Phylogenetic signal detection from an ancient rapid radiation: Effects of noise reduction, long-branch attraction, and model selection in crown clade Apocynaceae
Crown clade Apocynaceae comprise seven primary lineages of lianas, shrubs, and herbs with a diversity of pollen aggregation morphologies including monads, tetrads, and pollinia, making them an ideal group for investigating the evolution and function of pollen packaging. Traditional molecular systematic approaches utilizing small amounts of sequence data have failed to resolve relationships along the spine of the crown clade, a likely ancient rapid radiation. The previous best estimate of the phylogeny was a five-way polytomy, leaving ambiguous the homology of aggregated pollen in two major lineages, the Periplocoideae, which possess pollen tetrads, and the milkweeds (Secamonoideae plus Asclepiadoideae), which possess pollinia. To assess whether greatly increased character sampling would resolve these relationships, a plastome sequence data matrix was assembled for 13 taxa of Apocynaceae, including nine newly generated complete plastomes, one partial new plastome, and three previously reported plastomes, collectively representing all primary crown clade lineages and outgroups. The effects of phylogenetic noise, long-branch attraction, and model selection (linked versus unlinked branch lengths among data partitions) were evaluated in a hypothesis-testing framework based on Shimodaira–Hasegawa tests. Discrimination among alternative crown clade resolutions was affected by all three factors. Exclusion of the noisiest alignment positions and topologies influenced by long-branch attraction resulted in a trichotomy along the spine of the crown clade consisting of Rhabdadenia + the Asian clade, Baisseeae + milkweeds, and Periplocoideae + the New World clade. Parsimony reconstruction on all optimal topologies after noise exclusion unambiguously supports parallel evolution of aggregated pollen in Periplocoideae (tetrads) and milkweeds (pollinia). Our phylogenomic approach has greatly advanced the resolution of one of the most perplexing radiations in Apocynaceae, providing the basis for study of convergent floral morphologies and their adaptive value.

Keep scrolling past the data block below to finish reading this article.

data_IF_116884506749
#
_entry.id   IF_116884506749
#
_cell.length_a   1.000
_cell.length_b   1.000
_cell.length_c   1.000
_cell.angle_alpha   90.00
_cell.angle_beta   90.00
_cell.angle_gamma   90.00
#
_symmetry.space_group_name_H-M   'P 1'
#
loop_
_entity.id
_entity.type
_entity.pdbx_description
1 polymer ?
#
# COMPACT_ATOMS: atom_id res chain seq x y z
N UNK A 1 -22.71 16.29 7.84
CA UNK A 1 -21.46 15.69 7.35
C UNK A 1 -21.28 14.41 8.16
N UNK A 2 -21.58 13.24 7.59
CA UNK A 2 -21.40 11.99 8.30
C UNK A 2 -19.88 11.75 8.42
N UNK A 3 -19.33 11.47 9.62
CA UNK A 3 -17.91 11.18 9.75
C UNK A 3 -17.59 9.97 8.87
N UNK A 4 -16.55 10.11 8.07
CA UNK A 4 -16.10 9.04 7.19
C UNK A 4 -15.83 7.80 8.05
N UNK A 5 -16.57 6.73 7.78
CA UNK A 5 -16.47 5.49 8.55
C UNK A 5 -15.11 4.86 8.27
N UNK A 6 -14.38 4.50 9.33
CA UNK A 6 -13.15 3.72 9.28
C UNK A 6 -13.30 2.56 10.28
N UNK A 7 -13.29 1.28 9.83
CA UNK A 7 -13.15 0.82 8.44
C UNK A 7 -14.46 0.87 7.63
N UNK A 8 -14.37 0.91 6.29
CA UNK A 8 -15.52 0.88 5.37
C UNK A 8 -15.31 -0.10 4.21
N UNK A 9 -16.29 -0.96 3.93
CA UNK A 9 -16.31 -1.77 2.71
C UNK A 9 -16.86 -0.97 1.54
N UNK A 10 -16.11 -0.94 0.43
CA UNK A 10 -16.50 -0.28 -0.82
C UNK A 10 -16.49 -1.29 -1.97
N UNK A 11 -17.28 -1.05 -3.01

Straub, S.C.K., M.J. Moore, P.S. Soltis, D.E. Soltis, A. Liston, and T. Livshultz. 2014. "Phylogenetic signal detection from an ancient rapid radiation: Effects of noise reduction, long-branch attraction, and model selection in crown clade Apocynaceae." Molecular Phylogenetics and Evolution 80: 169-185.
Molecular Phylogenetics and Evolution
Long-branch attraction, Next-generation sequencing, Plastome, Apocynaceae, Phylogenomics, Pollen aggregation